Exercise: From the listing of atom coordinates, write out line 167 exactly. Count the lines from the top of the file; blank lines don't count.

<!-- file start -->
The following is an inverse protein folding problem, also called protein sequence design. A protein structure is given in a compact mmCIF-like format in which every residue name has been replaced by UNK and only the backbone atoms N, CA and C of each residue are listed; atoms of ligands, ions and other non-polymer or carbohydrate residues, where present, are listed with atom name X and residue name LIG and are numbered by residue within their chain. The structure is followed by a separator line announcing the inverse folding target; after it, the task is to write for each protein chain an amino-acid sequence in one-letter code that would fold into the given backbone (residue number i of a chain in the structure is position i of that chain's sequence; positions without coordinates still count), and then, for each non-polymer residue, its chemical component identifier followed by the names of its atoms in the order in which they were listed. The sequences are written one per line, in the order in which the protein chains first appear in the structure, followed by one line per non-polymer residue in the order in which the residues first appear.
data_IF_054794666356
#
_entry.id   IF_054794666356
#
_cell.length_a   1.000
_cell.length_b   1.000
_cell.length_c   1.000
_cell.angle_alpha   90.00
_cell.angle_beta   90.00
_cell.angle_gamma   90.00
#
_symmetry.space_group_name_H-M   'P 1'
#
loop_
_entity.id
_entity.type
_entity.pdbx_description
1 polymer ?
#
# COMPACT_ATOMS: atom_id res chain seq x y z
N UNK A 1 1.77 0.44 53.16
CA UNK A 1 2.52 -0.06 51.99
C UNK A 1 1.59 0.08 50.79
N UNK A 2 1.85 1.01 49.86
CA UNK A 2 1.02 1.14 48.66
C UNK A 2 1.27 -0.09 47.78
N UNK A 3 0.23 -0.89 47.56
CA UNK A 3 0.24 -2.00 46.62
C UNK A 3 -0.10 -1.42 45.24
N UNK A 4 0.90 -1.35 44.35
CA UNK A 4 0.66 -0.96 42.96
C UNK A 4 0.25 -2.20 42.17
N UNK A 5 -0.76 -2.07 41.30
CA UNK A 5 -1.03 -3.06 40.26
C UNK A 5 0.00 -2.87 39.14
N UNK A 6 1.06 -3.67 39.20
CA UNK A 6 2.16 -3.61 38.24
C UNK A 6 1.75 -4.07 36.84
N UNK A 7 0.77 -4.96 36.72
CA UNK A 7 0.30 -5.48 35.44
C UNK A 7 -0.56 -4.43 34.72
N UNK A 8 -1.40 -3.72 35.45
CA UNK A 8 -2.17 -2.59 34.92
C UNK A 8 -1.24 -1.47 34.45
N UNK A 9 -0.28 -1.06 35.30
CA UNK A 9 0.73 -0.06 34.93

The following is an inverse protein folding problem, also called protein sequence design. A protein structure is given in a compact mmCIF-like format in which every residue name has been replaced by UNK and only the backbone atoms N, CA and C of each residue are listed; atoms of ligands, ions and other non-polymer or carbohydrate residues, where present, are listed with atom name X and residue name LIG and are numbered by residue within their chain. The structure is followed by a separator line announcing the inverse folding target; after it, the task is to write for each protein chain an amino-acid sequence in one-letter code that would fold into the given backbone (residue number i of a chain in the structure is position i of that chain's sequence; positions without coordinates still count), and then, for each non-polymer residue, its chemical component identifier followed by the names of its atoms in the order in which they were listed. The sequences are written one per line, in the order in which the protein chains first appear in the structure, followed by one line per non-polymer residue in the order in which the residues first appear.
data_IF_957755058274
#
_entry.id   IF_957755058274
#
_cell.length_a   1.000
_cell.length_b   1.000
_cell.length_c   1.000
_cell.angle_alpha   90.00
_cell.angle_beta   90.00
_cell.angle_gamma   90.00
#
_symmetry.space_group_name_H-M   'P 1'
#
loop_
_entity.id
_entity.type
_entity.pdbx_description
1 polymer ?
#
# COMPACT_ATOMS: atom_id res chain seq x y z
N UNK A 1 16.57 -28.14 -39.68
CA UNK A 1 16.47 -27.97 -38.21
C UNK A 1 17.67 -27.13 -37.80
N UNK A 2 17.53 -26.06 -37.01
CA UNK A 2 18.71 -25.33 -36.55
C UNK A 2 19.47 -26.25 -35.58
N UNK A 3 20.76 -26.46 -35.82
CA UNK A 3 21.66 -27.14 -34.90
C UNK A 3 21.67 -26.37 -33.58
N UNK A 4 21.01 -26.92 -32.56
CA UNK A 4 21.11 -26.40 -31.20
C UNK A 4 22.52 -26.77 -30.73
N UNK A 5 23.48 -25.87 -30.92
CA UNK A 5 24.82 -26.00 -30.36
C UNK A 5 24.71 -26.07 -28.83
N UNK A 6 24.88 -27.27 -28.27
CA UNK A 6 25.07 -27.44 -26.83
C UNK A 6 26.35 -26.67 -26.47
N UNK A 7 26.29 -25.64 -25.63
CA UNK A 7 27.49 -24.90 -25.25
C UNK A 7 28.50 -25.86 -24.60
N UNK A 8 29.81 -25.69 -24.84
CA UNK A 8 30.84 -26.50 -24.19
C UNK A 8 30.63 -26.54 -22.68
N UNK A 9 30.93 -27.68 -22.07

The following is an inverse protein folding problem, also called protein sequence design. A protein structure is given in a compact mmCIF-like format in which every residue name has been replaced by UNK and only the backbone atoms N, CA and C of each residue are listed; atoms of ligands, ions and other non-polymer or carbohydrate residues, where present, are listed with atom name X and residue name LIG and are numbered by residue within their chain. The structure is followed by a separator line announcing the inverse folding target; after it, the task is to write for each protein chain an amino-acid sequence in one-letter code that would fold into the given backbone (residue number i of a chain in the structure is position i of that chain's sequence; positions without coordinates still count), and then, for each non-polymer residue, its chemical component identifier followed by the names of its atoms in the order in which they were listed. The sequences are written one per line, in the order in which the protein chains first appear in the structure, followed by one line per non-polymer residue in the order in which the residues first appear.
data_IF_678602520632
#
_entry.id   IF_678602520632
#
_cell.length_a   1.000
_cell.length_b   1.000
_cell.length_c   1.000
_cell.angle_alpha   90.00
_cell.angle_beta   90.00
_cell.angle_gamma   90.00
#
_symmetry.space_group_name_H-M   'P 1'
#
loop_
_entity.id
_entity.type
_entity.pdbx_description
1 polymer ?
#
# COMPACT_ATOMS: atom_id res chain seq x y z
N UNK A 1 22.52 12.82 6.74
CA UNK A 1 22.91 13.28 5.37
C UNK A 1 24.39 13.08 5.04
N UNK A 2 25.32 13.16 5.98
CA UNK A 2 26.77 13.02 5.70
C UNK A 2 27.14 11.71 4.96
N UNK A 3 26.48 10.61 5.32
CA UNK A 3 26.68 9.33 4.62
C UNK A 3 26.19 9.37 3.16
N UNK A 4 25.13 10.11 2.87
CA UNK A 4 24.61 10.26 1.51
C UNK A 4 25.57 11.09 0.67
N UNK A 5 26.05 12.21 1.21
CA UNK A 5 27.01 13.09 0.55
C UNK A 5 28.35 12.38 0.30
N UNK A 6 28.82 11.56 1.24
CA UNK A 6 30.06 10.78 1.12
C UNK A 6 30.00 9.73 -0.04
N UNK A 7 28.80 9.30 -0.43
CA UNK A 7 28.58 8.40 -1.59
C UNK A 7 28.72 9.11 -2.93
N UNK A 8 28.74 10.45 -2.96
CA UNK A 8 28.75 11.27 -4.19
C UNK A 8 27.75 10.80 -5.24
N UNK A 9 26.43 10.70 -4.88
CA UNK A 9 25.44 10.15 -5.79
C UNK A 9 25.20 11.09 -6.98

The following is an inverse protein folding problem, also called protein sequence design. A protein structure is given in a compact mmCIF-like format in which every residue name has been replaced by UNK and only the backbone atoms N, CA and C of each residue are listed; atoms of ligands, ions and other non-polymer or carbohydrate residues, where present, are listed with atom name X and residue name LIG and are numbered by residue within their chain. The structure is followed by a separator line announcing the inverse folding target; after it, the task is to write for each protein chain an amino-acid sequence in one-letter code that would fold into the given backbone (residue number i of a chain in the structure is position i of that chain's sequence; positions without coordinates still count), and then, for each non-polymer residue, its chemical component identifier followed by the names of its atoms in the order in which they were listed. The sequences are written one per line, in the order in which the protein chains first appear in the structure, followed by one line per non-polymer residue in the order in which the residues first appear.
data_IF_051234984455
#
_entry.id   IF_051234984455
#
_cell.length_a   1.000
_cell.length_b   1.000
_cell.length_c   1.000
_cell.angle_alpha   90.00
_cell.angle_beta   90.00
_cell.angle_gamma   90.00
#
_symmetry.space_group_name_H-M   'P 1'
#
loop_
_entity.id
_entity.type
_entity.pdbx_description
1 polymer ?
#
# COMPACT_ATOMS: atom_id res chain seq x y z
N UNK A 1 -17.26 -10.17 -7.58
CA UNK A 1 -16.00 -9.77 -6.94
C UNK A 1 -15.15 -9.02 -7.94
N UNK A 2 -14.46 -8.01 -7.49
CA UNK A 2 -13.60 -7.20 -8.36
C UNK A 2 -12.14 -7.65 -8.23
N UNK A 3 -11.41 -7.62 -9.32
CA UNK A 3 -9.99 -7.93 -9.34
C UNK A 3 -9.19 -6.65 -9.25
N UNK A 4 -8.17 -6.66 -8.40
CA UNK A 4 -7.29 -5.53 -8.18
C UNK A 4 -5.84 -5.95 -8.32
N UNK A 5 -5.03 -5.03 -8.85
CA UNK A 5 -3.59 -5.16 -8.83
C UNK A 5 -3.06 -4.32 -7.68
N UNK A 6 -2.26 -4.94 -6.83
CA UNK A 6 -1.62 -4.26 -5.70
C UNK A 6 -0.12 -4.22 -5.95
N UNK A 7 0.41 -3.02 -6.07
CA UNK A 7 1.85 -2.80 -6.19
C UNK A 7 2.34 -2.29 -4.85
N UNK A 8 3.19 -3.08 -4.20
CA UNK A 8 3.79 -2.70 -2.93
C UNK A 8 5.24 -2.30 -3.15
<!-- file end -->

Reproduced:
CA UNK A 2 -13.60 -7.20 -8.36